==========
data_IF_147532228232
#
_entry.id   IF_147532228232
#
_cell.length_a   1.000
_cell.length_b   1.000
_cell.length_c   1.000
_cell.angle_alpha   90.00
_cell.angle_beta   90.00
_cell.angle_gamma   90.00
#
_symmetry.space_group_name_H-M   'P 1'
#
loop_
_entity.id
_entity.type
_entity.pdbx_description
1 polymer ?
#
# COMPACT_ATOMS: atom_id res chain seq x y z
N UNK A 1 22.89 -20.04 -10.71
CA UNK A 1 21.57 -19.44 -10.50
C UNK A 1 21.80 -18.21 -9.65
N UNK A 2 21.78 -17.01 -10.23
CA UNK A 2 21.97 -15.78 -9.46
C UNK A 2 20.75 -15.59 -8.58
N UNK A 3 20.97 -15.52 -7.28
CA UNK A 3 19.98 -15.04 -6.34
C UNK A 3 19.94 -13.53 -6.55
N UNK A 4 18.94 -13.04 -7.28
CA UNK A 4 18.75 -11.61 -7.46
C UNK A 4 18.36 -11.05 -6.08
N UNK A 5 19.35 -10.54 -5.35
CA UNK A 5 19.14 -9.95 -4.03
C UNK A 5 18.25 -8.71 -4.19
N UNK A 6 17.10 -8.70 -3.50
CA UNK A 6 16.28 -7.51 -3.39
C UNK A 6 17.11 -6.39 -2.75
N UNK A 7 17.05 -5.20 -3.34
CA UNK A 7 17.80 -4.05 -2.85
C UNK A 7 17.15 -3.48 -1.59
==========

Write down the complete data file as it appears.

data_IF_147532228232
#
_entry.id   IF_147532228232
#
_cell.length_a   1.000
_cell.length_b   1.000
_cell.length_c   1.000
_cell.angle_alpha   90.00
_cell.angle_beta   90.00
_cell.angle_gamma   90.00
#
_symmetry.space_group_name_H-M   'P 1'
#
loop_
_entity.id
_entity.type
_entity.pdbx_description
1 polymer ?
#
# COMPACT_ATOMS: atom_id res chain seq x y z
N UNK A 1 22.89 -20.04 -10.71
CA UNK A 1 21.57 -19.44 -10.50
C UNK A 1 21.80 -18.21 -9.65
N UNK A 2 21.78 -17.01 -10.23
CA UNK A 2 21.97 -15.78 -9.46
C UNK A 2 20.75 -15.59 -8.58
N UNK A 3 20.97 -15.52 -7.28
CA UNK A 3 19.98 -15.04 -6.34
C UNK A 3 19.94 -13.53 -6.55
N UNK A 4 18.94 -13.04 -7.28
CA UNK A 4 18.75 -11.61 -7.46
C UNK A 4 18.36 -11.05 -6.08
N UNK A 5 19.35 -10.54 -5.35
CA UNK A 5 19.14 -9.95 -4.03
C UNK A 5 18.25 -8.71 -4.19
N UNK A 6 17.10 -8.70 -3.50
CA UNK A 6 16.28 -7.51 -3.39
C UNK A 6 17.11 -6.39 -2.75
N UNK A 7 17.05 -5.20 -3.34
CA UNK A 7 17.80 -4.05 -2.85
C UNK A 7 17.15 -3.48 -1.59